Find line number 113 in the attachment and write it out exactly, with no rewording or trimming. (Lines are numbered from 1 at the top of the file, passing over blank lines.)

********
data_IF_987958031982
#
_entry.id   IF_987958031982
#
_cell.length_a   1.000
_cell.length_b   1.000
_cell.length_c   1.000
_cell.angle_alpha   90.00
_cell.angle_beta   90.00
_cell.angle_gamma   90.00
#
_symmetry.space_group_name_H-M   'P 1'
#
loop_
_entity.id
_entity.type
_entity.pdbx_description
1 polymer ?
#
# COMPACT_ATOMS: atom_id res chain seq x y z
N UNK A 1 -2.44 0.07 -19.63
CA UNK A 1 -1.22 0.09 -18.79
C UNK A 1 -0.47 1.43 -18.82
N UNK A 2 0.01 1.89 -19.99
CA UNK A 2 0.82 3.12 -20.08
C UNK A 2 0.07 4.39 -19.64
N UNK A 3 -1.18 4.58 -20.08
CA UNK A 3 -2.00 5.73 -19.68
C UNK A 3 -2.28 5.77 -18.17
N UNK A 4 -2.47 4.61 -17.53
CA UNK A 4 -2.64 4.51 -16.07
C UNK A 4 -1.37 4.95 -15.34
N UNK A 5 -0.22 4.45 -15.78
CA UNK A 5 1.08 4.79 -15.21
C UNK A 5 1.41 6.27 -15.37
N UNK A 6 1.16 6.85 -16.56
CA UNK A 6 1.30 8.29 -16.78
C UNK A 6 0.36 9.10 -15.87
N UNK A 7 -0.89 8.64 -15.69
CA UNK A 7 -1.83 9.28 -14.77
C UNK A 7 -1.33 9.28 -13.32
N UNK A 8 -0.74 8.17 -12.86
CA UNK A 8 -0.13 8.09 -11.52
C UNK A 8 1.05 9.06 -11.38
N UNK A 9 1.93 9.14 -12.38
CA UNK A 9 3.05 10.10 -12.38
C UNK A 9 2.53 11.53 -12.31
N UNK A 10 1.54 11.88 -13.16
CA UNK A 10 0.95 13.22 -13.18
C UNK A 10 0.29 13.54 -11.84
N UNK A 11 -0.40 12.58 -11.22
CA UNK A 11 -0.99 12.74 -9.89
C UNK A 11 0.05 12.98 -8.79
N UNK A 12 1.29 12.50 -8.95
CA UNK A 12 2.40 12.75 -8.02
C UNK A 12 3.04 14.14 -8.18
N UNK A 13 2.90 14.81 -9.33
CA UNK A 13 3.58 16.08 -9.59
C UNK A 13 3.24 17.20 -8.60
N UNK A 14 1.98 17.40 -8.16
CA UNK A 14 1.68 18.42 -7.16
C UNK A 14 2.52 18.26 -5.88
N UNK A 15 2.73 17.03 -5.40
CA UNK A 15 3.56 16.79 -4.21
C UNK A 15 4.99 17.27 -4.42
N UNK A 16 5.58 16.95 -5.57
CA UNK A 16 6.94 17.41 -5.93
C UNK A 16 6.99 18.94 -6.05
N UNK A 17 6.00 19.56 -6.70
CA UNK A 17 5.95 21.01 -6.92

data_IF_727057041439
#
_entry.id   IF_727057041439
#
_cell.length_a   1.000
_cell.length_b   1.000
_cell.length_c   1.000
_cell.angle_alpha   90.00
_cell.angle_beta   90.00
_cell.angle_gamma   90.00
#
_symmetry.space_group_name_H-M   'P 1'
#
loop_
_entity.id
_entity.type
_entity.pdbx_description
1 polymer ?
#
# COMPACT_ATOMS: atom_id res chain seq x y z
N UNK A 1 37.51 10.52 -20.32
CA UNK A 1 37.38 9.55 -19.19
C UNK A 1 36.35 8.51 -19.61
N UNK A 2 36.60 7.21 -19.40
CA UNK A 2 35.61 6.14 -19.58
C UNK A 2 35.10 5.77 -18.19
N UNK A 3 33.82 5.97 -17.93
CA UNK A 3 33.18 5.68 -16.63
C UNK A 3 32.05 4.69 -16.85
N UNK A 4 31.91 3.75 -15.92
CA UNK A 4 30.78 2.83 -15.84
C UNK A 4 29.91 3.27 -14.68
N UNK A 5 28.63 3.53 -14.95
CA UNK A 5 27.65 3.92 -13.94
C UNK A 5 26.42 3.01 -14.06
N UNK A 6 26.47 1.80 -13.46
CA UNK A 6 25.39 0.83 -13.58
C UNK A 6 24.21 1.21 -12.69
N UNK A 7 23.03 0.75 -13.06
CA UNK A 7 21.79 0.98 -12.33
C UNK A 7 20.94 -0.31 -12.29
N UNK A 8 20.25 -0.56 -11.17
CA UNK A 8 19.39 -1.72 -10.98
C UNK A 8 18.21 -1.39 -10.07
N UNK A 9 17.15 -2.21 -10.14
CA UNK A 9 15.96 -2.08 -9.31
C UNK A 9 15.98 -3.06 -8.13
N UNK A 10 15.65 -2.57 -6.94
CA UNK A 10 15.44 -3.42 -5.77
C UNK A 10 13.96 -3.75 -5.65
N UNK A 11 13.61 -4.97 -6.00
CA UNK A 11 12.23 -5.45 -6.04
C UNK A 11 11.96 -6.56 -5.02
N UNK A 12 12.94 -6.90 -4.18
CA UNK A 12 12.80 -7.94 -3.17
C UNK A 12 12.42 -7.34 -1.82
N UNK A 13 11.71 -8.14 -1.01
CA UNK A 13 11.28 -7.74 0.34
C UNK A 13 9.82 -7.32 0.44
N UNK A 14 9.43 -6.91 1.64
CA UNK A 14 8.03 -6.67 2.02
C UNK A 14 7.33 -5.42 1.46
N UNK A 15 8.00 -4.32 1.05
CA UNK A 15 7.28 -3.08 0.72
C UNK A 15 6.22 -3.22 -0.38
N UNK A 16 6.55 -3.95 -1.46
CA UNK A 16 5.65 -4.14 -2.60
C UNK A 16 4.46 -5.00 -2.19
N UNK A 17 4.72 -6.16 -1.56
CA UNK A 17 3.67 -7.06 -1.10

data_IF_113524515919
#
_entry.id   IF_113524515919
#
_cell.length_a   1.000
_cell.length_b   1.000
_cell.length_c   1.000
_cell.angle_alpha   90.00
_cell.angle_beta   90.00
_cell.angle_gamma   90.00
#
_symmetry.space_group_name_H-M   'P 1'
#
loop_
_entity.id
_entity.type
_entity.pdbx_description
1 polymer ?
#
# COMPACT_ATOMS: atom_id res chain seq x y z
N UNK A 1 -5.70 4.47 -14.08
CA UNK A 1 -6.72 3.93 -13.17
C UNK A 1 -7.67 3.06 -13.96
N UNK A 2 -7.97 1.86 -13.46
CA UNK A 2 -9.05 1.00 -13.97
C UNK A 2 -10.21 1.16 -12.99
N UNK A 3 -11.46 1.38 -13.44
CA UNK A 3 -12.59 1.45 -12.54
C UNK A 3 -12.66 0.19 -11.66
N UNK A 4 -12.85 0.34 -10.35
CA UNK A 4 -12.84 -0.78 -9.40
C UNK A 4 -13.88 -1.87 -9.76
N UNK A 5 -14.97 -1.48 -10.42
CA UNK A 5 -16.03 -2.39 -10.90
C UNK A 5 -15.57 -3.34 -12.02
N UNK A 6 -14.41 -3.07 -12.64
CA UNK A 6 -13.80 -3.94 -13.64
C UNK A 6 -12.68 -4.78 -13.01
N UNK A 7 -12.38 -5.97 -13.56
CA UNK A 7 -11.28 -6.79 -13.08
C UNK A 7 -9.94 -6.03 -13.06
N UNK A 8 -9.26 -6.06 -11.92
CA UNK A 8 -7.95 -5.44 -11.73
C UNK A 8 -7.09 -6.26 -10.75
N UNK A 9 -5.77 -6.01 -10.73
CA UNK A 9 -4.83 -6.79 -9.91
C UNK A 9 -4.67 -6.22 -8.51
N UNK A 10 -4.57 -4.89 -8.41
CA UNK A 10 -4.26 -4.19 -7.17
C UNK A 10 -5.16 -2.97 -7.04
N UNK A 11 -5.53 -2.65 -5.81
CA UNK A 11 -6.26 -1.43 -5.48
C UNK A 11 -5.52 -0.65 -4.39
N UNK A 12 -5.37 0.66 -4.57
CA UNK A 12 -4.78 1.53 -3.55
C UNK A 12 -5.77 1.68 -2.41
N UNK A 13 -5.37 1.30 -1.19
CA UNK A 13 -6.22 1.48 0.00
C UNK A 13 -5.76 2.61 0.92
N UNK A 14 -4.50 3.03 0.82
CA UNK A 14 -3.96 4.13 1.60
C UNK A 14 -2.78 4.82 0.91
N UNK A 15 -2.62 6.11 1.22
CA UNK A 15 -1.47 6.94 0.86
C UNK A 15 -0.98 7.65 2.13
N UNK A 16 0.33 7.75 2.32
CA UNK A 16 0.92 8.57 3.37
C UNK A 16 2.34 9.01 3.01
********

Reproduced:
CA UNK A 8 19.39 -1.72 -10.98